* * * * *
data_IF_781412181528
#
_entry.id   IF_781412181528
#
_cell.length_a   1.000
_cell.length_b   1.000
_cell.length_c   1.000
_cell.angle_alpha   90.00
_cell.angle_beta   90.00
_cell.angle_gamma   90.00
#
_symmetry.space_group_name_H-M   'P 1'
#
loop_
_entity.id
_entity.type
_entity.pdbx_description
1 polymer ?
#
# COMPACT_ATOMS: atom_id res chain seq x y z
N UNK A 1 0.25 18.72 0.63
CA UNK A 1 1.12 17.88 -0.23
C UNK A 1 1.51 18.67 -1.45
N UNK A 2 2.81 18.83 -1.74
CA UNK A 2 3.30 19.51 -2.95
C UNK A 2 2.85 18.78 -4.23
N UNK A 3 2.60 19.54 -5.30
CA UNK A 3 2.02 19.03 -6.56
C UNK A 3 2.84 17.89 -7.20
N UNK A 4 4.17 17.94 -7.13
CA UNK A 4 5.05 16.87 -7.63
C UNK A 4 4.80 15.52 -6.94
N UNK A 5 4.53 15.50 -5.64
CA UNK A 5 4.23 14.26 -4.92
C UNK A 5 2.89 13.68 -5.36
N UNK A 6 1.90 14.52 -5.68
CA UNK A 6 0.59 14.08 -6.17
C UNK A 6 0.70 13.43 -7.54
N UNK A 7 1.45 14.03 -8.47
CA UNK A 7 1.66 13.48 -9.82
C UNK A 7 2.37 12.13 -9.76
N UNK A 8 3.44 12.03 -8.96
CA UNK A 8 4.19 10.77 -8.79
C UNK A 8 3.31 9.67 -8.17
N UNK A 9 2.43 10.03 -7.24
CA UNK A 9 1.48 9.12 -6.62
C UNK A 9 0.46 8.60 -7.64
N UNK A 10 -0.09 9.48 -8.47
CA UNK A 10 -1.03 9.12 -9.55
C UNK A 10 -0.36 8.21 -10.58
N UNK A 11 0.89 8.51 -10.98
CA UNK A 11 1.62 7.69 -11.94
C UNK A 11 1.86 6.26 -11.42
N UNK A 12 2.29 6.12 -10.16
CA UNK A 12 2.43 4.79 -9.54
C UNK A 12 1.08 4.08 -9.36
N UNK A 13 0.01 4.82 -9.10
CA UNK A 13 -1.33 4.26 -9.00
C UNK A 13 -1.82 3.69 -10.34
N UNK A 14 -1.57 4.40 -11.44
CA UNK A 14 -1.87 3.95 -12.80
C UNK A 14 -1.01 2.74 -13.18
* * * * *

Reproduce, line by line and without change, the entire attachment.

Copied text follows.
data_IF_781412181528
#
_entry.id   IF_781412181528
#
_cell.length_a   1.000
_cell.length_b   1.000
_cell.length_c   1.000
_cell.angle_alpha   90.00
_cell.angle_beta   90.00
_cell.angle_gamma   90.00
#
_symmetry.space_group_name_H-M   'P 1'
#
loop_
_entity.id
_entity.type
_entity.pdbx_description
1 polymer ?
#
# COMPACT_ATOMS: atom_id res chain seq x y z
N UNK A 1 0.25 18.72 0.63
CA UNK A 1 1.12 17.88 -0.23
C UNK A 1 1.51 18.67 -1.45
N UNK A 2 2.81 18.83 -1.74
CA UNK A 2 3.30 19.51 -2.95
C UNK A 2 2.85 18.78 -4.23
N UNK A 3 2.60 19.54 -5.30
CA UNK A 3 2.02 19.03 -6.56
C UNK A 3 2.84 17.89 -7.20
N UNK A 4 4.17 17.94 -7.13
CA UNK A 4 5.05 16.87 -7.63
C UNK A 4 4.80 15.52 -6.94
N UNK A 5 4.53 15.50 -5.64
CA UNK A 5 4.23 14.26 -4.92
C UNK A 5 2.89 13.68 -5.36
N UNK A 6 1.90 14.52 -5.68
CA UNK A 6 0.59 14.08 -6.17
C UNK A 6 0.70 13.43 -7.54
N UNK A 7 1.45 14.03 -8.47
CA UNK A 7 1.66 13.48 -9.82
C UNK A 7 2.37 12.13 -9.76
N UNK A 8 3.44 12.03 -8.96
CA UNK A 8 4.19 10.77 -8.79
C UNK A 8 3.31 9.67 -8.17
N UNK A 9 2.43 10.03 -7.24
CA UNK A 9 1.48 9.12 -6.62
C UNK A 9 0.46 8.60 -7.64
N UNK A 10 -0.09 9.48 -8.47
CA UNK A 10 -1.03 9.12 -9.55
C UNK A 10 -0.36 8.21 -10.58
N UNK A 11 0.89 8.51 -10.98
CA UNK A 11 1.62 7.69 -11.94
C UNK A 11 1.86 6.26 -11.42
N UNK A 12 2.29 6.12 -10.16
CA UNK A 12 2.43 4.79 -9.54
C UNK A 12 1.08 4.08 -9.36
N UNK A 13 0.01 4.82 -9.10
CA UNK A 13 -1.33 4.26 -9.00
C UNK A 13 -1.82 3.69 -10.34
N UNK A 14 -1.57 4.40 -11.44
CA UNK A 14 -1.87 3.95 -12.80
C UNK A 14 -1.01 2.74 -13.18